Nothing makes you appreciate being able to breathe quite like having a stuffy nose. When you're stuffed up, you sound like Squidward, you sniffle incessantly, and your nasal passages seem to be plugged for good, no matter how many times you blow your nose.
So, what causes this common and annoying symptom? When you have a cold or virus, chemicals called histamines increase blood flow to your nose and the tissue lining your nasal passages, according to the American Academy of Otolaryngology. But when this happens, the tissue inside your nose becomes inflamed and swollen, so there's less room for air to get through, and you feel stuffy. On top of that, your nose makes more mucus when you're sick, so it feels even more clogged.
Luckily there are several ways to thin the mucus in your nose and make it easier to breathe, so we've rounded up the strategies and solutions that actually work. In the meantime, just embrace being a mouth-breather, and know that this will eventually pass. (And if your stuffy nose doesn't go away after 10 days, or if you also have a fever in addition to the sniffles, see your doctor.)
Blow your noseSounds obvious, but blowing your nose can help to remove mucus from your nasal passages, according to the Mayo Clinic. But here's the key: Instead of just trying to forcefully blast all your mucus out, aim for gentler, more frequent blows.
Use a saline spraySaline washes can help get mucus out of your nose, according to MedlinePlus. You can either buy pre-made saline spray from the drug store, or use a neti pot and make your own solution using water, salt, and baking soda. But you shouldn't use saline sprays or irrigation methods for more than 10 days, because some research has shown that too much saline can make certain infections worse over time.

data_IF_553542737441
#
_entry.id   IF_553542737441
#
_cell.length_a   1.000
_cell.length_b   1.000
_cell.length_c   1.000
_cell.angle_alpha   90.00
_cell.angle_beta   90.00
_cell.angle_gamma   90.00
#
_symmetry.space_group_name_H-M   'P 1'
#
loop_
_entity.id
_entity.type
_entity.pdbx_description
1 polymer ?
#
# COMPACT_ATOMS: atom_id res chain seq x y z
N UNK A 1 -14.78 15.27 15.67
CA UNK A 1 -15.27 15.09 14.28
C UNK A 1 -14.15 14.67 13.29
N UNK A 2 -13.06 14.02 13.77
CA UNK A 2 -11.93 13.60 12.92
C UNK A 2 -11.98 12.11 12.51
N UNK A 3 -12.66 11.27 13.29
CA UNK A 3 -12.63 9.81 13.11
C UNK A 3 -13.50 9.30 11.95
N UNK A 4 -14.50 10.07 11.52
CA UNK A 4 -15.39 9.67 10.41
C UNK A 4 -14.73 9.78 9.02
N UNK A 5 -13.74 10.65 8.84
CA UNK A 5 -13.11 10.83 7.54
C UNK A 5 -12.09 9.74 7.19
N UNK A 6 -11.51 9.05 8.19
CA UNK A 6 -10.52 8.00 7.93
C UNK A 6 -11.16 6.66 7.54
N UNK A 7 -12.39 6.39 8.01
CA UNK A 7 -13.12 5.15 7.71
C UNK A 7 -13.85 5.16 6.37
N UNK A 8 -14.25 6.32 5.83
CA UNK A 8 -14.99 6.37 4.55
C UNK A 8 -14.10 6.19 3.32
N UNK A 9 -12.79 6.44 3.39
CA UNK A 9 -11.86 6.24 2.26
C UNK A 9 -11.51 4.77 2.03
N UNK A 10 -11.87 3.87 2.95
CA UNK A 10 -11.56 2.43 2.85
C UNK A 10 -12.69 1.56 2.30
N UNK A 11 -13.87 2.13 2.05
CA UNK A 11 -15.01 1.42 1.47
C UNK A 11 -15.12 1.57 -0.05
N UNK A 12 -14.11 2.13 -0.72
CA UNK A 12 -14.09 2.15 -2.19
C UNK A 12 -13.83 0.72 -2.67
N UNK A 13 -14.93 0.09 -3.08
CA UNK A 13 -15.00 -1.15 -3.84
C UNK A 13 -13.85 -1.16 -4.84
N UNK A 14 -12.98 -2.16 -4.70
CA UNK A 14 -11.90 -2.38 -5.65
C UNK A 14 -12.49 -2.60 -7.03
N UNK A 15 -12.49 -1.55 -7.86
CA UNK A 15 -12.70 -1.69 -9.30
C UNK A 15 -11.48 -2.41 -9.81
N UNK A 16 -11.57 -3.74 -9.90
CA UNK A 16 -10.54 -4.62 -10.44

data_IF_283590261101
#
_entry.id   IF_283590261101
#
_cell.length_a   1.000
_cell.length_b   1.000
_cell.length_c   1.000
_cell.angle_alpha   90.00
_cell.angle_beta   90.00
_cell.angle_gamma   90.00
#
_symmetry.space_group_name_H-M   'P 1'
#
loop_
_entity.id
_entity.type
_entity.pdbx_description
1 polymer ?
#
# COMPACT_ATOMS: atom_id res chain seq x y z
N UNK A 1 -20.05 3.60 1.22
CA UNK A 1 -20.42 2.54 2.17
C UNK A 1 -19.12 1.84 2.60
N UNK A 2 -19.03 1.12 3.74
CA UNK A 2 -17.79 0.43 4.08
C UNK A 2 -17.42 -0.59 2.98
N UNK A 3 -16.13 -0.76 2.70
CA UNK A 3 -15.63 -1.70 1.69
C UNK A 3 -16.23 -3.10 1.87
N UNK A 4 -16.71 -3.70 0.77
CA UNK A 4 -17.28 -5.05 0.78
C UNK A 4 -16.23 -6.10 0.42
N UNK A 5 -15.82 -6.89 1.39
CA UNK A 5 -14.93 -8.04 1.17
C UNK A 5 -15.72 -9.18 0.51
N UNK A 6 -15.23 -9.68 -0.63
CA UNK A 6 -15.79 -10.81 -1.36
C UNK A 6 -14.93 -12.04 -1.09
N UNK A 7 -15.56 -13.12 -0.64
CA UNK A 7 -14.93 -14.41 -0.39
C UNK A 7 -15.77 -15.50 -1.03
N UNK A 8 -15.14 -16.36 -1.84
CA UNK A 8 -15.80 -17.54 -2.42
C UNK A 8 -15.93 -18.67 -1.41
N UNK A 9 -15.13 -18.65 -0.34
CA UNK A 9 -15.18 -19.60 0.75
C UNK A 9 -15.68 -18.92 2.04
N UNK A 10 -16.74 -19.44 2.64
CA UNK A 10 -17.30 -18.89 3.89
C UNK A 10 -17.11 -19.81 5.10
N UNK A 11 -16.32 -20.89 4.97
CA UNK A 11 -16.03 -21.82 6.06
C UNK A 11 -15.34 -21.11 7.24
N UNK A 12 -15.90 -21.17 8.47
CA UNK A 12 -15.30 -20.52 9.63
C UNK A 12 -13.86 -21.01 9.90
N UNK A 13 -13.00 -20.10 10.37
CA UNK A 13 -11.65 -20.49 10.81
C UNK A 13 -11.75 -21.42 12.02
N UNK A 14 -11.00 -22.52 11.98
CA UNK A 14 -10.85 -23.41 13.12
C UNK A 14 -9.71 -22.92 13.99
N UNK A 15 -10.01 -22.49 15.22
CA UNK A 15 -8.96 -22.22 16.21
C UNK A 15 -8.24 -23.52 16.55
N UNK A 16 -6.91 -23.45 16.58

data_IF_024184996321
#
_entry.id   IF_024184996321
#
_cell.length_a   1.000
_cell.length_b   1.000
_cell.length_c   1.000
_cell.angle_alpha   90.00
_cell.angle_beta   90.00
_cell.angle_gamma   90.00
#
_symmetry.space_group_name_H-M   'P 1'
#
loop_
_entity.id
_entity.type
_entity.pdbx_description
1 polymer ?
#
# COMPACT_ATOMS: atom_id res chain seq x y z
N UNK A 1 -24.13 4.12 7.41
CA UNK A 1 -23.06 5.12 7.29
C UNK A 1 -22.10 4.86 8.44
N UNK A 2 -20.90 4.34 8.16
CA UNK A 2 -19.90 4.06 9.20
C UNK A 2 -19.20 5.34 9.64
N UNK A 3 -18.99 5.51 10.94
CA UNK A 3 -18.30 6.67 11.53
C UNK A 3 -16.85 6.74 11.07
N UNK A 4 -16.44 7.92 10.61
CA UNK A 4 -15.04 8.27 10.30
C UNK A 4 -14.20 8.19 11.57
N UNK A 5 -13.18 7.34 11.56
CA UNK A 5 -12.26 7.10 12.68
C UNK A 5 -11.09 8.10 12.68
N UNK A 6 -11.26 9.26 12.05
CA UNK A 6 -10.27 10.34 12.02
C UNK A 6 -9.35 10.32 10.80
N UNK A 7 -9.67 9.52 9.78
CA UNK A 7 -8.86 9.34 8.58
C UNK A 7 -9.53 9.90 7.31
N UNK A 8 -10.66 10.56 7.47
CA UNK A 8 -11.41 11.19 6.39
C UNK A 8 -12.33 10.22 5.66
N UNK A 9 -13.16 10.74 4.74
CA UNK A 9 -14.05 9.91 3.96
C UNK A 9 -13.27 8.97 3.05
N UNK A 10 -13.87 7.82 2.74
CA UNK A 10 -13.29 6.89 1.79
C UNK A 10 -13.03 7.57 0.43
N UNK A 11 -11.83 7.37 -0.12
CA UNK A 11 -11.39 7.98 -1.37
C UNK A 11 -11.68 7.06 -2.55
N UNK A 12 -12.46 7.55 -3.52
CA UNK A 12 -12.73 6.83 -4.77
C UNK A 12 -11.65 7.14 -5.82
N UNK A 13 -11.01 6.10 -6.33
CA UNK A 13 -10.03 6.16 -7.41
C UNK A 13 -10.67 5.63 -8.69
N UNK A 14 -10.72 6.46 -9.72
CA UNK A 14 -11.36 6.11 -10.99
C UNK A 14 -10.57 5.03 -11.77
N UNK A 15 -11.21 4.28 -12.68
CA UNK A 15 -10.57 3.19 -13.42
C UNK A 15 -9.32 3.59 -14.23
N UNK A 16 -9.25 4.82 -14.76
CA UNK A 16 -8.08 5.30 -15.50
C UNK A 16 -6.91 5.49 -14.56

Try eucalyptus oilEucalyptus essential oil is known for its healing properties, and inhaling it may help decrease inflammation in your nasal lining, Medical News Today reports. The publication recommends diluting a few drops of the oil in a pot of boiling water and inhaling the steam to breath easier. You can also use a diffuser — just be careful to only diffuse the oils for 30 minutes at a time. There are some risks involve in continuously diffusing essential oils.
Put a washcloth on your faceWhenever you feel like the mucus in your nose has dried up, apply a warm, damp washcloth over your face. According to MedlinePlus, this will help drain the mucus from your nose, and you can do it several times a day.
Inhale steamTake a hot, steamy shower (or just chill in your bathroom while the water runs) a few times a day; the steam will help to loosen dried mucus in your nose. Some people opt to put their face over a pot of hot water and inhale, but be very careful that the steam itself isn't hot, so you don't get burnt.
Turn on your humidifierHumidifiers are genius because they keep your nasal passages lubricated, which prevents irritation. If you need advice for what kind of humidifier to get for your home and health needs, here's a roundup of some great options.
Keep your head upIt's not your imagination: Congestion tends to feel worse when you're lying down, because the mucus in your nose can't slide down your throat, according to MedlinePlus. In bed or on the couch, prop your head up on a few pillows so it can stay elevated.
Try adhesive stripsYou know those adhesive nose strips that some people use for snoring? Well, the strips help widen your nostrils, which may make it easier to breathe while you have a stuffy nose, according to MedlinePlus. However, if you have chronic problems nose-breathing or if you snore at night, it's a good idea to see your doctor to figure out what's causing it, instead of relying on these nose strips indefinitely.
Take an antihistamineSince histamines are the chemicals that tend to cause stuffiness in the first place, an antihistamine medication reverses this, according to MedlinePlus.
Avoid smokeWhile nursing a stuffy nose, it's important to avoid anything that could irritate your nasal passages further, like cigarette smoke, according to the Mayo Clinic. Other environmental factors, like changes in humidity, can also impact your stuffiness.